The museum and the University of Utah's Department of Physics and Astronomy will host activities from 2 to 4 p.m., including setting up special telescopes where viewers can see the sun and possibly Saturn during the daytime. U. scientists Benjamin Bromley, who specializes in the rings and moons of Saturn, and Tabitha Buehler, who specializes in new stars, will be on hand to answer questions.
"It's a great time to visit the museum to talk with local experts and participate in hands-on activities," Maxfield said.
For the Saturn photo, staff will provide fun costumes and signs.
Downtown, folks who signed up previously will pose for the Saturn photo on the rooftop garden of the Salt Lake City Main Library for a BBC documentary called "Human Universe," which will look at humans' continual search for their place in the cosmos.
But Patrick Wiggins, NASA/JPL solar system ambassador to Utah, reminds everyone they don't need a formal gathering to say hi to the sixth planet.
Simply grab your colleagues or kids, walk outside, look low on the southeast horizon and remember to smile.
"We don't want Saturnians thinking we're a bunch of unhappy people," he joked.
North America will be illuminated at the time of the photo, though of course no one will be identifiable from hundreds of millions of miles away. It will take the light from Earth 1 hour and 20 minutes to travel to Cassini's cameras, Wiggins said.
"But maybe a couple of photons from your area made it into the photo," he said.
The conditions to actually aim a camera back at Earth from such a distance are rare as the sun's bright rays fry delicate camera equipment. On Friday, Cassini's orbit will take it to the far-side of Saturn from the sun. The planet will block those harsh rays, allowing the spacecraft's cameras to safely capture images of a backlit Saturn's atmosphere and rings and our tiny, blue dot of a planet.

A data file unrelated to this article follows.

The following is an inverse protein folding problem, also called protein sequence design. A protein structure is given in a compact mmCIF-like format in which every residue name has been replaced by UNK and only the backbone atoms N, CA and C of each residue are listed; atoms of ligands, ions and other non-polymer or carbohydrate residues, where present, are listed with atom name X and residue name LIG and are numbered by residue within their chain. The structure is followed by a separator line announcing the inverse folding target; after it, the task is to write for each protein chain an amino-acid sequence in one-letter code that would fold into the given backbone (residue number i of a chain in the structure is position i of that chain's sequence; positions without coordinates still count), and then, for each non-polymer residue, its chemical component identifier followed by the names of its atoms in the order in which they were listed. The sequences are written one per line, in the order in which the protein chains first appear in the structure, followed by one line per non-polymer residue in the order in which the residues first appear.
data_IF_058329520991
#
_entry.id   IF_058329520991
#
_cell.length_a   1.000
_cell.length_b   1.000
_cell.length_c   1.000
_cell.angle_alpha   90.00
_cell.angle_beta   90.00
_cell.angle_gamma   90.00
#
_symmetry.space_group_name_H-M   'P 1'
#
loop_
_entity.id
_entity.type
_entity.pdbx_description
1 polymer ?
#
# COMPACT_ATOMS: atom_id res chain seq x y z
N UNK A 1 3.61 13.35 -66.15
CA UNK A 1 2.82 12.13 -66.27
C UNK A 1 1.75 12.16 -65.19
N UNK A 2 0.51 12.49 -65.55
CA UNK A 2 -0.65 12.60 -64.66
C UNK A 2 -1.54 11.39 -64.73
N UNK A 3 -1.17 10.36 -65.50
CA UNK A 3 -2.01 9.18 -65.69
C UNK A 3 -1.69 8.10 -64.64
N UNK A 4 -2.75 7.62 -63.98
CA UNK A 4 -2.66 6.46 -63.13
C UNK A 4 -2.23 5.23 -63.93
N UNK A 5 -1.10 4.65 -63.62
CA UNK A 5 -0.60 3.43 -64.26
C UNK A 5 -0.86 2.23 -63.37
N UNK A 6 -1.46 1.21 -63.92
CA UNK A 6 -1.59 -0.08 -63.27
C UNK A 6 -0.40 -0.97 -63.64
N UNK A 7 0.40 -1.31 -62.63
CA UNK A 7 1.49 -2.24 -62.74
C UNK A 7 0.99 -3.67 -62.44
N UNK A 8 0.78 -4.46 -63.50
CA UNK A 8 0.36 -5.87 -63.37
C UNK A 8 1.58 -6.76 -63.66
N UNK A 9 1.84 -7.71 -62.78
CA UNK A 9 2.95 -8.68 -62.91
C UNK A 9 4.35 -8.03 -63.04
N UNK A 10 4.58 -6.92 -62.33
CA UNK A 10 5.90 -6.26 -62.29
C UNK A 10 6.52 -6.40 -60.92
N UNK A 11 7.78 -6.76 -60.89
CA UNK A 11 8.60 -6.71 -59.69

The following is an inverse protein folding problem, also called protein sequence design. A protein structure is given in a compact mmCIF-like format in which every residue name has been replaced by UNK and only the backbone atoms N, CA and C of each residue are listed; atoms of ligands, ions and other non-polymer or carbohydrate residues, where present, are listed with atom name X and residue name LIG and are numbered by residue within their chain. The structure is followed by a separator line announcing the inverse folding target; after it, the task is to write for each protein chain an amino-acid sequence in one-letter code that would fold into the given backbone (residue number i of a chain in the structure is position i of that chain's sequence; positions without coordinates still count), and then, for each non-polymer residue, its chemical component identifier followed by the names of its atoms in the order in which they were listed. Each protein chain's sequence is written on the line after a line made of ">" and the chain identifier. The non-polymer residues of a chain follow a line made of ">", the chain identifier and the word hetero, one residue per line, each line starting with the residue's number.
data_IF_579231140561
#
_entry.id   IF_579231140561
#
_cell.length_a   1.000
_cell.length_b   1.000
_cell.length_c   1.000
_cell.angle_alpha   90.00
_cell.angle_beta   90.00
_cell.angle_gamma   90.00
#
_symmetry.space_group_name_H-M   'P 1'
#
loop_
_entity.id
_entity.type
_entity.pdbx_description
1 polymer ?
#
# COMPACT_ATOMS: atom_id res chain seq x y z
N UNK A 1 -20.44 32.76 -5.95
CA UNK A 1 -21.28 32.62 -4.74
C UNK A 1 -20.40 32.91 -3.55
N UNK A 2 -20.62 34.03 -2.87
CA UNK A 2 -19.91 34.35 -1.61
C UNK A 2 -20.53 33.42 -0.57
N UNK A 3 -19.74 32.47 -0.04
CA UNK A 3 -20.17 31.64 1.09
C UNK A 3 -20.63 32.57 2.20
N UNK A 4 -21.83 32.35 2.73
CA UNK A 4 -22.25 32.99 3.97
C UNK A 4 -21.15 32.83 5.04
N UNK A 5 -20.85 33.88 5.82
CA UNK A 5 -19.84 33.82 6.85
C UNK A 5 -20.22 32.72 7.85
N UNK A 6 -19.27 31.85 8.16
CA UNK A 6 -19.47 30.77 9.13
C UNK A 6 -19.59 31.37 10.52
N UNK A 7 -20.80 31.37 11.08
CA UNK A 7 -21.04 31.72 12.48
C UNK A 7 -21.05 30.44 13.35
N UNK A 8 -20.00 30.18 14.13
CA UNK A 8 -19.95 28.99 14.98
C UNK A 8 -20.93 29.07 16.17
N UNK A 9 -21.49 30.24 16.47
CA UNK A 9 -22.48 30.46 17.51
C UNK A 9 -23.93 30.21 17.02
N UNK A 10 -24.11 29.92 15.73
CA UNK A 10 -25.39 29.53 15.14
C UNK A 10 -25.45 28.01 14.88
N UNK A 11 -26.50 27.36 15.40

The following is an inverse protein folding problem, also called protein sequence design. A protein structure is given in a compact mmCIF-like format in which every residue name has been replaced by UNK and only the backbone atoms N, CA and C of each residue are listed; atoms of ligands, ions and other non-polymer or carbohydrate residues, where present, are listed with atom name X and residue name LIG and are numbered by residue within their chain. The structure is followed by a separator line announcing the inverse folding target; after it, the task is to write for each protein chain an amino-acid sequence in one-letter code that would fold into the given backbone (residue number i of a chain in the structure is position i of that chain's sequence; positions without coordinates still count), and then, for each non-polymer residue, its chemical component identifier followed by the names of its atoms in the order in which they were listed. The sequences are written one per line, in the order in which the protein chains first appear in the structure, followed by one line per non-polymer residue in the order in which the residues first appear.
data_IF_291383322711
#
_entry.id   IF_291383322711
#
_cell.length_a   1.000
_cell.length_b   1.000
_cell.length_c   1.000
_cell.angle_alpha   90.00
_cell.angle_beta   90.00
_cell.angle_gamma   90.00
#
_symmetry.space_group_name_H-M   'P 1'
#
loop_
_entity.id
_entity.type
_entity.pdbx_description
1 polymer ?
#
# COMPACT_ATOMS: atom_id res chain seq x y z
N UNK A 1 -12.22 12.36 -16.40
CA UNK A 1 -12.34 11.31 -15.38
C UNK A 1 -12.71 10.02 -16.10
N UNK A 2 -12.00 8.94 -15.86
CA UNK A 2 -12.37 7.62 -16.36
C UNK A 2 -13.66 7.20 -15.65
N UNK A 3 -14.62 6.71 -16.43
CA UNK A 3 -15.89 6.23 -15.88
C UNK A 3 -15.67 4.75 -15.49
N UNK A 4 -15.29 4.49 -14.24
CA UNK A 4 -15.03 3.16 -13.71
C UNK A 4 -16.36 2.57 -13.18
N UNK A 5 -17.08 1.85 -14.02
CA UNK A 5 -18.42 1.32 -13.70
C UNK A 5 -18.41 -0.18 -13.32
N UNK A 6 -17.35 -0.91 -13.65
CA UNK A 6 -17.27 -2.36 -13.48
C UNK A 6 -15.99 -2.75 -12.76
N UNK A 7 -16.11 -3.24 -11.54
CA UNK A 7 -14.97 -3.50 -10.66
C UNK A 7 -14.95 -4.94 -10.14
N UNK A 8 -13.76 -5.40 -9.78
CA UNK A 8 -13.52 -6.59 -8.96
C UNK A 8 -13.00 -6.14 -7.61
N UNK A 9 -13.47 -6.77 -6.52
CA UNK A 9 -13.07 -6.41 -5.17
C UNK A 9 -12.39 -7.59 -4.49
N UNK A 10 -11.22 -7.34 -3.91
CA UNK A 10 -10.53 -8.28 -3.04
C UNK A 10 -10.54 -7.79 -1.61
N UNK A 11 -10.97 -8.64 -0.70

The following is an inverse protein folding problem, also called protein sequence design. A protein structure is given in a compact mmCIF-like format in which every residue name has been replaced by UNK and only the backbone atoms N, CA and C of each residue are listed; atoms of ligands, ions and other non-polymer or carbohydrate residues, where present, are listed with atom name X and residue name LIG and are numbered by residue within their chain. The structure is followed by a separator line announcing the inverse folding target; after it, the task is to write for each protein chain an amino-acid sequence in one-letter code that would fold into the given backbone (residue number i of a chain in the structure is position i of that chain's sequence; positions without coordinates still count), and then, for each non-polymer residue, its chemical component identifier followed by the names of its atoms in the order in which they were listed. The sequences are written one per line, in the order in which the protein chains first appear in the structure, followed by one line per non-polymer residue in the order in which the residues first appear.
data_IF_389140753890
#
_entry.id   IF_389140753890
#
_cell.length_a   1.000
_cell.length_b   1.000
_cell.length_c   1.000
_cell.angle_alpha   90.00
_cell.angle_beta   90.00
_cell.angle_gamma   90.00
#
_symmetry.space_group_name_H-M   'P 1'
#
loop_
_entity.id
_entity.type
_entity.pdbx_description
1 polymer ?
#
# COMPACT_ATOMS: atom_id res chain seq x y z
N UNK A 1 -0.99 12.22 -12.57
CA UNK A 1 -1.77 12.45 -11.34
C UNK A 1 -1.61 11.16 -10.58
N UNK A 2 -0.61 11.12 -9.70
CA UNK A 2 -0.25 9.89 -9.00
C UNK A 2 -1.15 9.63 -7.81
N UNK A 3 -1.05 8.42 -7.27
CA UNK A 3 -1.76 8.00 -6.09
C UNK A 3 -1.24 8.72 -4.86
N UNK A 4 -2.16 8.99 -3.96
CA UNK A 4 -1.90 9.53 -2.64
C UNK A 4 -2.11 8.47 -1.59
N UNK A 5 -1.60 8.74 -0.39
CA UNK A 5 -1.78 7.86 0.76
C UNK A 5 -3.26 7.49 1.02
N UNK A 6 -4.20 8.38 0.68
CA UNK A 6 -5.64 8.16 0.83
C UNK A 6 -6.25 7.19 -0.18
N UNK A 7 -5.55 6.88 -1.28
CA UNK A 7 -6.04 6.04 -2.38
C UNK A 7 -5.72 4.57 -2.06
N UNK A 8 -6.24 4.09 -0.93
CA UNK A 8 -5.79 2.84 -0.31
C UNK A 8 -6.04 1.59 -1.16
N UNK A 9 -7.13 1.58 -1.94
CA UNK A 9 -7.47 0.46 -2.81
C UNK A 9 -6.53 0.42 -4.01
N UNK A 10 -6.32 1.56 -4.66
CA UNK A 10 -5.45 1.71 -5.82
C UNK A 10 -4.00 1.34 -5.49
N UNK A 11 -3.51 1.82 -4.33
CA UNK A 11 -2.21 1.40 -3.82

While Wiggins is always excited about people getting excited about space exploration, he's even more excited to find out what the photographs of Saturn turn up this time. In 2006, Cassini photographed Saturn and its rings, giving researchers new details about Saturn's dusty, icy E ring and capturing Earth from the distance of 926 million miles away. (The first time Earth was photographed from deep inside our solar system was 23 years ago by Voyager I from 4 billion miles away.)
"You never know what you're going to find when they backlight the rings," Wiggins said. "The structures and systems of the rings are fascinating, with shepherding moons and the gravitational interactions. You just never know what they'll discover."
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